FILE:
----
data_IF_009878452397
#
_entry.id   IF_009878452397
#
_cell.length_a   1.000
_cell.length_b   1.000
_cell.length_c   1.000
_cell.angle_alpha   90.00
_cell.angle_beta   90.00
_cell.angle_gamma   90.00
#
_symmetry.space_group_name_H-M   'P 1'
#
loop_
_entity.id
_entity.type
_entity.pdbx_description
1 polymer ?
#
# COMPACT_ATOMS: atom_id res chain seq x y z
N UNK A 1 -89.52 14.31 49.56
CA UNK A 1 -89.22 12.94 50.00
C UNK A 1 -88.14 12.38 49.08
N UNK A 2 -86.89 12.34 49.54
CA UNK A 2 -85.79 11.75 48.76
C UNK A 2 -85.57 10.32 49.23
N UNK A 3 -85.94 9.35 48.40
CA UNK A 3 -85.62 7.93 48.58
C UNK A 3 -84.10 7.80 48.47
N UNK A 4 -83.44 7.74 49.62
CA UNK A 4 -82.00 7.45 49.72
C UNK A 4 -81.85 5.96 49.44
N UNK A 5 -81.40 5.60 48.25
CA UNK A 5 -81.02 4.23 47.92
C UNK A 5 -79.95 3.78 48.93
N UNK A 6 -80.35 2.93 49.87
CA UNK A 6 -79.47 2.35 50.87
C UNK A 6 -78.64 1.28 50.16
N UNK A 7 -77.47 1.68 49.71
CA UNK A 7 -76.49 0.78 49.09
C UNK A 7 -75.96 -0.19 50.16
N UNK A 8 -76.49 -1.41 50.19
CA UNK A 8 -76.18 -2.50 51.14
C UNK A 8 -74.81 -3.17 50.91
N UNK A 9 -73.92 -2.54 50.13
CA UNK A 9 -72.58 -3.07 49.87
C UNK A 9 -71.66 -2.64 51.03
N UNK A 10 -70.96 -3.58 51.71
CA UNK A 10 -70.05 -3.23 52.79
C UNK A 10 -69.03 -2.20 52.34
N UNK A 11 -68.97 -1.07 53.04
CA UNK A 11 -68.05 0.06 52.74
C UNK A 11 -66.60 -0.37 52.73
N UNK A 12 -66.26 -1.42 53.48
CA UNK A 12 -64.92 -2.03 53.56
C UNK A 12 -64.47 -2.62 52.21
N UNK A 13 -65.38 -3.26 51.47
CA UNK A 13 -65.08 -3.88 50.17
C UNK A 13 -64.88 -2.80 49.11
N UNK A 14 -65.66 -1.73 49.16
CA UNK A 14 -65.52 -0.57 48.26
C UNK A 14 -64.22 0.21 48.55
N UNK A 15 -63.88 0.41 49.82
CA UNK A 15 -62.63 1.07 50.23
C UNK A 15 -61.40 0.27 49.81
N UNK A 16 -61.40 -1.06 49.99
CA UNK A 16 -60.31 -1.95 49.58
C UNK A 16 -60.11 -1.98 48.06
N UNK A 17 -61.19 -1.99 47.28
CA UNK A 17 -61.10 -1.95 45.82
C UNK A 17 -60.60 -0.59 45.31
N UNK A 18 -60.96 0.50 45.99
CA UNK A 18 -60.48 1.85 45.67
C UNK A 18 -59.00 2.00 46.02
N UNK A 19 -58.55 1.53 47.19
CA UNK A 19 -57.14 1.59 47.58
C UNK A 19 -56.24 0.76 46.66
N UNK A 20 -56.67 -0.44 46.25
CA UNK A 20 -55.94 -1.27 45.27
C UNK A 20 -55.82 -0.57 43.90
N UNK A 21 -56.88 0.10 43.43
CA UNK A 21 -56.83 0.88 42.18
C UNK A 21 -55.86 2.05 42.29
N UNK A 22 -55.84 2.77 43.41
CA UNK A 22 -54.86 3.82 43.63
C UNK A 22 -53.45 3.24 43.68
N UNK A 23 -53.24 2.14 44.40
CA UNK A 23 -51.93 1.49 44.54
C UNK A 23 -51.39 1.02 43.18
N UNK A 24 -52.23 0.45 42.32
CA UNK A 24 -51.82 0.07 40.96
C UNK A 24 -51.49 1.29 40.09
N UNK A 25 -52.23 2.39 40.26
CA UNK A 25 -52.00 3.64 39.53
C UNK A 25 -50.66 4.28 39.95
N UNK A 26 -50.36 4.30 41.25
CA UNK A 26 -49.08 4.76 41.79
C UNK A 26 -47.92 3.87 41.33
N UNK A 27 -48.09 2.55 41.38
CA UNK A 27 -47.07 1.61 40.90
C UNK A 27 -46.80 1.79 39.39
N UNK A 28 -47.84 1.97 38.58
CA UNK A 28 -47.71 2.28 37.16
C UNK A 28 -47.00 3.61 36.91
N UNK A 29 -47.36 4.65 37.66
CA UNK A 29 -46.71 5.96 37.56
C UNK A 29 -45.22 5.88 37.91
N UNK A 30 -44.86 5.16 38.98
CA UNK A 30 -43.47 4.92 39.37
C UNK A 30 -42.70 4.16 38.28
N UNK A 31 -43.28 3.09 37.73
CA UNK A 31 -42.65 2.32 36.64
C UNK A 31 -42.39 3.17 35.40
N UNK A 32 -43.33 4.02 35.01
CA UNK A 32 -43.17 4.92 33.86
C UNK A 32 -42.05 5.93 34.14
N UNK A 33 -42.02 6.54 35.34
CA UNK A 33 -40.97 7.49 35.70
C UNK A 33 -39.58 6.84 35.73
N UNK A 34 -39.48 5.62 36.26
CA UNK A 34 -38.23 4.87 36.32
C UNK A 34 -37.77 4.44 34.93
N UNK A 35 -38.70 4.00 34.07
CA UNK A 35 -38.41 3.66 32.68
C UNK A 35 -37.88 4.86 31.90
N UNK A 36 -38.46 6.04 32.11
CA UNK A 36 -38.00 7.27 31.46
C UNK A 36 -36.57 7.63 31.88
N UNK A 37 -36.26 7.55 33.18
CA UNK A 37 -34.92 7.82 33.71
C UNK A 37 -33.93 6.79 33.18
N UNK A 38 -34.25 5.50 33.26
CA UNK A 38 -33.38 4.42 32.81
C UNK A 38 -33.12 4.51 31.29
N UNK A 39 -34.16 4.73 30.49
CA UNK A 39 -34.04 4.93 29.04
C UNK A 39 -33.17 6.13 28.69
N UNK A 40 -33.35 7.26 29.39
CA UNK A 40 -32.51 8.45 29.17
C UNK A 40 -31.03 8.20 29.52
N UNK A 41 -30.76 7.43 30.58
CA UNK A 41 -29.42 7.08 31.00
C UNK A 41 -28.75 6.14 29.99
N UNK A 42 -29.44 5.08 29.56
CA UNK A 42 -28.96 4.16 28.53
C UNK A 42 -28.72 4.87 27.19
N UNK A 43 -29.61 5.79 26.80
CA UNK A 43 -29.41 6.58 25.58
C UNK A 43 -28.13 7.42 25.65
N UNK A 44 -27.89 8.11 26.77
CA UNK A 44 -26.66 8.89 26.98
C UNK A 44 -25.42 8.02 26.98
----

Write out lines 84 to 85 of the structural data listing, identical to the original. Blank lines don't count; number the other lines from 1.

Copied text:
N UNK A 22 -55.84 2.77 43.41
CA UNK A 22 -54.86 3.82 43.63